After several months of near-constant chatter about Chinese hackers, the U.S. government has finally come right out and said it: the Chinese military is probably, right this very minute, trying to hack into America’s computers to steal our
precious bodily fluids state secrets.
Devices like security cameras, traffic light systems, and high tech temperature controls can all be connected to the web, but they aren’t indexed by Google, which makes them difficult to find without deep computer expertise. Now SHODAN, a search engine that crawls the web for devices like routers, webcams and servers, is helping to expose some of the security flaws inherent to these devices. Read More
If you’ve recently received an email–not sent by your kooky aunt–with the subject line “Check out these kitties! :-),” you may have been the victim of a fake cyberattack. The Wall Street Journal reports that companies are hiring “ethical hackers” to build fake phishing scam emails to test which employees are dumb enough–or big enough cat lovers–to fall for them. Read More
Got a massive pile of stolen money lying around? Happens to us all. You just need the right people to help launder it. And that, of course, is where the Internet comes in.
At some point in October this year, President Obama signed the slightly creepy-sounding and secret Presidential Policy Directive 20, a source tells The Washington Post. According to the Post, the directive gives the military license to “act more aggressively” when combating cyber-attacks directed at major U.S. networks.
In essence, anyone waging war on the country via the internet is on notice: Read More
Maybe Mat Honan is right–for all the importance we place on them, passwords don’t really work worth a damn. Many privacy breaches skip straight to the goodies, like social security and credit card numbers. The latest illustration: Reuters reports that NASA is telling employees that a laptop packed with personal information was lifted from a (locked) car.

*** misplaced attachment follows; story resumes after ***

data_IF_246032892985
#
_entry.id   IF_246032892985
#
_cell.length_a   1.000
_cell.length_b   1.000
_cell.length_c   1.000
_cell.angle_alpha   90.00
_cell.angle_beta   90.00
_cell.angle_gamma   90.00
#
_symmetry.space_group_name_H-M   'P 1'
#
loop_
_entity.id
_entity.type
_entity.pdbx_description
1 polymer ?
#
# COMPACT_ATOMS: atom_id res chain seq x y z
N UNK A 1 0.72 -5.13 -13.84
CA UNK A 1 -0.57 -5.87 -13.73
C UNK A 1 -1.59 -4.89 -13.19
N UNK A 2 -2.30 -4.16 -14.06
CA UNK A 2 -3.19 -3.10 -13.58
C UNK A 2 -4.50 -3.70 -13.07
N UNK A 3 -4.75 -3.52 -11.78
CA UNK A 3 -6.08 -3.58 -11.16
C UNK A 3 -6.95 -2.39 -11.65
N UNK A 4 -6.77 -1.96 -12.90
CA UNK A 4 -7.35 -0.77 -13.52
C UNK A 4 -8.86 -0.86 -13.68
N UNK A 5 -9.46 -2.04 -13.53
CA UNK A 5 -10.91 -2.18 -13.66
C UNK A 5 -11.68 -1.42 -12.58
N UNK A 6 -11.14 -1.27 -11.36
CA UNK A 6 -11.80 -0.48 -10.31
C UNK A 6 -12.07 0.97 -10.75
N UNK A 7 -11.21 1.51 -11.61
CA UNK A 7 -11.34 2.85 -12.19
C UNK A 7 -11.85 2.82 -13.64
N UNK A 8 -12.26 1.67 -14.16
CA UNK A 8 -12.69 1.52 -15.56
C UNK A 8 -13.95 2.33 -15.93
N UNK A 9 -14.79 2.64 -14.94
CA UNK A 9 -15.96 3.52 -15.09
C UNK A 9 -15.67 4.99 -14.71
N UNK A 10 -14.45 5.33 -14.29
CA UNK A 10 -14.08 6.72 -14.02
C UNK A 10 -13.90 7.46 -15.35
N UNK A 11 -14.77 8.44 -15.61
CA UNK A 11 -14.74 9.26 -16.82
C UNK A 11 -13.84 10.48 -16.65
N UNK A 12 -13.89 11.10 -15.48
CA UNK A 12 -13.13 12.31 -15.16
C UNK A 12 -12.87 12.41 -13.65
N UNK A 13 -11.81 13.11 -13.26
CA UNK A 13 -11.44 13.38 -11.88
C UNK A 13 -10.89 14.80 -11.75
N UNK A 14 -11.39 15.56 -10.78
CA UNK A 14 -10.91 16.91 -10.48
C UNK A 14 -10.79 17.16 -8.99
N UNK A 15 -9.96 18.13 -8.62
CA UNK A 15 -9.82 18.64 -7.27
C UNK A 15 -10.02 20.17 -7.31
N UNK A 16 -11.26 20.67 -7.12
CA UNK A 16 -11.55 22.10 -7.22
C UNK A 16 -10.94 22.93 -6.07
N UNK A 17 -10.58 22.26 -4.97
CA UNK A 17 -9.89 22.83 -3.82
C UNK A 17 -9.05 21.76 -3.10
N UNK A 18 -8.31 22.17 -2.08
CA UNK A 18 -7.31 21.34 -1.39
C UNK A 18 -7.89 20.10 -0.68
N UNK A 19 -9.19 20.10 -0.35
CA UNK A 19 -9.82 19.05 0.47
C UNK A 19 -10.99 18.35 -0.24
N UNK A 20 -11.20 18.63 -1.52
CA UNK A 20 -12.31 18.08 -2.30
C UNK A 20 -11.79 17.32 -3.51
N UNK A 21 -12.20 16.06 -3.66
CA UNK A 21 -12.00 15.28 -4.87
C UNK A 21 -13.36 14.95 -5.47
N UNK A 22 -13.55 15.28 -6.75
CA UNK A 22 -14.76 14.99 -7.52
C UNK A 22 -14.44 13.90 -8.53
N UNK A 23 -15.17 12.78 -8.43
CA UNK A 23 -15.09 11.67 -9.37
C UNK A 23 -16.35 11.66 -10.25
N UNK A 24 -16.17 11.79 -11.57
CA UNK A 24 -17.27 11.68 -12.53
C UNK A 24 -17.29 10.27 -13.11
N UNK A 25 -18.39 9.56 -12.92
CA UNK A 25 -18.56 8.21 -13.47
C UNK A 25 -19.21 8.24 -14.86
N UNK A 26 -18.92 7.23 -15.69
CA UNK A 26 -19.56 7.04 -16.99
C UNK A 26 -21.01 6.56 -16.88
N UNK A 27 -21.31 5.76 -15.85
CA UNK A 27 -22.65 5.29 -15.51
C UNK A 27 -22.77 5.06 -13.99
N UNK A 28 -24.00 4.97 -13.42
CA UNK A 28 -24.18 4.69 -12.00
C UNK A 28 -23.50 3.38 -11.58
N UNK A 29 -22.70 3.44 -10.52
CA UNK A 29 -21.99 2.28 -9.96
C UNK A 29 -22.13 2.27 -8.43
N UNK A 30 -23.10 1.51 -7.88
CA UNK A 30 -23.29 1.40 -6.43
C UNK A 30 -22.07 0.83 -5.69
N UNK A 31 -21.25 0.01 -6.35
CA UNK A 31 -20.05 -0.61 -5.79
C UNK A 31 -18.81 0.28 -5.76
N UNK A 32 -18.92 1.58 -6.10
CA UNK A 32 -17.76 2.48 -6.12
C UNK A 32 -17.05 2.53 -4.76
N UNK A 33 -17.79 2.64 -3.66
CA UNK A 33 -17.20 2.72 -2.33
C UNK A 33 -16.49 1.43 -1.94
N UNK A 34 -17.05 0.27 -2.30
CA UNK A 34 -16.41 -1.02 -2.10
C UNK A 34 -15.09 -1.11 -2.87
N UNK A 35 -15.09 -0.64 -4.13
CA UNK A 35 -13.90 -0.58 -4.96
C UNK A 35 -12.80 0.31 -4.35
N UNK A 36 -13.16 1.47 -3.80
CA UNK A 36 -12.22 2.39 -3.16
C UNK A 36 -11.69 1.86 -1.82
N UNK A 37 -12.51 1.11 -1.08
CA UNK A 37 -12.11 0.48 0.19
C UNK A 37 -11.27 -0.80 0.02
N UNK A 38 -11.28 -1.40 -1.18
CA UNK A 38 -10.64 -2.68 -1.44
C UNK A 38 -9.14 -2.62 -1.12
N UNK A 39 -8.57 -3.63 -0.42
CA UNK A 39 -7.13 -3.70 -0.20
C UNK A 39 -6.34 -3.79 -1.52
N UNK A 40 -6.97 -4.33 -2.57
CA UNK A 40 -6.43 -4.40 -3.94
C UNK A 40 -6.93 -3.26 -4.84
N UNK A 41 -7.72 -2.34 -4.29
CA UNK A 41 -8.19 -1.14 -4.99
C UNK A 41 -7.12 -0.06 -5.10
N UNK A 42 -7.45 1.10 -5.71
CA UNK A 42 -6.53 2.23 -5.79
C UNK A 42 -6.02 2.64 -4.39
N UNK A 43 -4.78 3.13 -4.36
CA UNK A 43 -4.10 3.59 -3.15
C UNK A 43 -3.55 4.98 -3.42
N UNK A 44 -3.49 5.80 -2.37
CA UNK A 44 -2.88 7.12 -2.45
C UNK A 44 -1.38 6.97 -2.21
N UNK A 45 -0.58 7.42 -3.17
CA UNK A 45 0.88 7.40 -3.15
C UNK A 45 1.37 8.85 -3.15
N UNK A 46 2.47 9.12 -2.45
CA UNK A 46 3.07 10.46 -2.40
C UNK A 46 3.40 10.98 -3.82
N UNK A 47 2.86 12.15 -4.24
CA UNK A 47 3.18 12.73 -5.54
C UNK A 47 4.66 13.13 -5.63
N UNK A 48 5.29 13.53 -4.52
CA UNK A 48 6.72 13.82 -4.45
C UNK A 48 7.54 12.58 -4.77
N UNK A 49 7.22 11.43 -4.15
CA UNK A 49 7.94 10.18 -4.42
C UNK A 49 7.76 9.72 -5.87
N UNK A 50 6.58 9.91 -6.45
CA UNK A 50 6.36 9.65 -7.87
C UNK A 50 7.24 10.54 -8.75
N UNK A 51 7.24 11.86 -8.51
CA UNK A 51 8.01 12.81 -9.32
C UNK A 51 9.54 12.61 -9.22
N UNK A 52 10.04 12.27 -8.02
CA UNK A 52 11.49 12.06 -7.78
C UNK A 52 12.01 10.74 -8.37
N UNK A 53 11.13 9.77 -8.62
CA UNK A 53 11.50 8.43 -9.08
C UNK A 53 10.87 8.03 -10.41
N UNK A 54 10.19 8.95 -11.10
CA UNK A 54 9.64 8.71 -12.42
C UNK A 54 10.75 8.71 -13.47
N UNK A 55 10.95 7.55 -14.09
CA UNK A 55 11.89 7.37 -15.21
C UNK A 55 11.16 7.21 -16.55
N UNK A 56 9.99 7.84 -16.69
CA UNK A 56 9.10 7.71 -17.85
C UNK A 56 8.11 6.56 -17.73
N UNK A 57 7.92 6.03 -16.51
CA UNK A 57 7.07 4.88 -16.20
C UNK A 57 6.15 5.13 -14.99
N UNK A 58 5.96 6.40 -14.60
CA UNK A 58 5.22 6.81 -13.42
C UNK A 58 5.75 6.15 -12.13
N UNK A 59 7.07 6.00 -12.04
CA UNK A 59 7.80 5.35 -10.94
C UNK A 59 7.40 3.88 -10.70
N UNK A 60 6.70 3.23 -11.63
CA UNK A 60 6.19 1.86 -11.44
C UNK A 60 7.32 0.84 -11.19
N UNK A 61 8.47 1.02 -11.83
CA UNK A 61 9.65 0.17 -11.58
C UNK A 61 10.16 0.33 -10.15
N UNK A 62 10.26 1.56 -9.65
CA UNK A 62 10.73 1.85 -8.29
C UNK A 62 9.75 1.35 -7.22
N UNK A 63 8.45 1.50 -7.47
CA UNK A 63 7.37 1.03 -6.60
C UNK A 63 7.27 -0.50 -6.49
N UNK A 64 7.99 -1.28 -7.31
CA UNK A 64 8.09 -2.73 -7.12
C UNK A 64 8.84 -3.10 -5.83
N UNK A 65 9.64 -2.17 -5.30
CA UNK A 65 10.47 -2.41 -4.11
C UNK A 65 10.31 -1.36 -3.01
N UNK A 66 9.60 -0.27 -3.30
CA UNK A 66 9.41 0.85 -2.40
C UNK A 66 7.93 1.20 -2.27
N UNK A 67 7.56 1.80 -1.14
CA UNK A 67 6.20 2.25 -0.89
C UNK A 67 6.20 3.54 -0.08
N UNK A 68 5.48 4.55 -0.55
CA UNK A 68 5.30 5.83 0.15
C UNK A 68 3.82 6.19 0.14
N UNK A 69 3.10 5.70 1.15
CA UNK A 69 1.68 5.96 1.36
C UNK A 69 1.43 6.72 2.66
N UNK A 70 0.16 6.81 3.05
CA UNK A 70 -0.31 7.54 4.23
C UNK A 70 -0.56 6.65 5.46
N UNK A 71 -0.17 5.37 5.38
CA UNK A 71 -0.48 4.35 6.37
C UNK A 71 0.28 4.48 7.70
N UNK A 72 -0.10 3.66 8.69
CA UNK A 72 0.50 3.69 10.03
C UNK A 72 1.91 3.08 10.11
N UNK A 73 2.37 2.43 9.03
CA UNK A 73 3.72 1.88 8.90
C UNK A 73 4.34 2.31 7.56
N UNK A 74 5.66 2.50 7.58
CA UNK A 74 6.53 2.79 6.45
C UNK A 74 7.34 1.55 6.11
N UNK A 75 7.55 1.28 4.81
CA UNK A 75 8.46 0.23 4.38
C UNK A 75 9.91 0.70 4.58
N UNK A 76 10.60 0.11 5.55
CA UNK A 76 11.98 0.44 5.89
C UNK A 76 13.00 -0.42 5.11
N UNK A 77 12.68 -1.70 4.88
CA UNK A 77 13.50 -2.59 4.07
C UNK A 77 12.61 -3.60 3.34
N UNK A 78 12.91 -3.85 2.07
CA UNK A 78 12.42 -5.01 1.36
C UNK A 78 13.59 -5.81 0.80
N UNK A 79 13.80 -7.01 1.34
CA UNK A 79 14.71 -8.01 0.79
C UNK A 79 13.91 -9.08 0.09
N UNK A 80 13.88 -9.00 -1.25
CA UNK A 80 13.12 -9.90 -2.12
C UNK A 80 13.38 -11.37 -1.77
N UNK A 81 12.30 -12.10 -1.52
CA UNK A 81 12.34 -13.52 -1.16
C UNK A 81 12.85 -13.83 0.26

Apparently there’s so much information “that must be reviewed and validated,” it could take as long as 60 days to notify everyone involved.
Free credit monitoring for everyone! Read More
Superstorm Sandy washed and blew away some polling places and displaced thousands of residents in New York and New Jersey. New Jersey, in an effort to make sure every voice is heard, has enabled voting via email.
New York didn’t want to go with the email voting option because officials feel it might be vulnerable to fraud.
Writing in Norman’s “Security Exposed” blog, Norman’s vice president and GM Darin Andersen examines the problem of email voting.
Mr. Andersen writes that polling machines may have their own security problems but admits there hasn’t been reliable evidence of hacker interference in previous elections. However, Mr. Andersen is wary of email voting: Read More
A Chinese hacking crew dubbed the Comment Group has been romping through corporate America’s computer networks for a few years now. The extent of the breaches wasn’t clear until Bloomberg published an in-depth report Sunday detailing in part how soft drink giant Coke was hacked in 2009 and didn’t tell.
The deep hacking of sensitive data from Coke’s systems destroyed a $2.4 billion acquisition deal with China Huiyuan Juice Group, which would have been the largest deal of its kind at the time: Read More
Earlier this week, Defense Secretary Leon Panetta took a little trip to the Intrepid Air and Space Museum, where he gave a speech. The New York Times reports that in that speech, he proceeded to do what appears to have been his damnedest to scare the ever-loving crap out of everyone, everywhere about the prospect of cyberattacks on our precious
bodily fluids American infrastructure.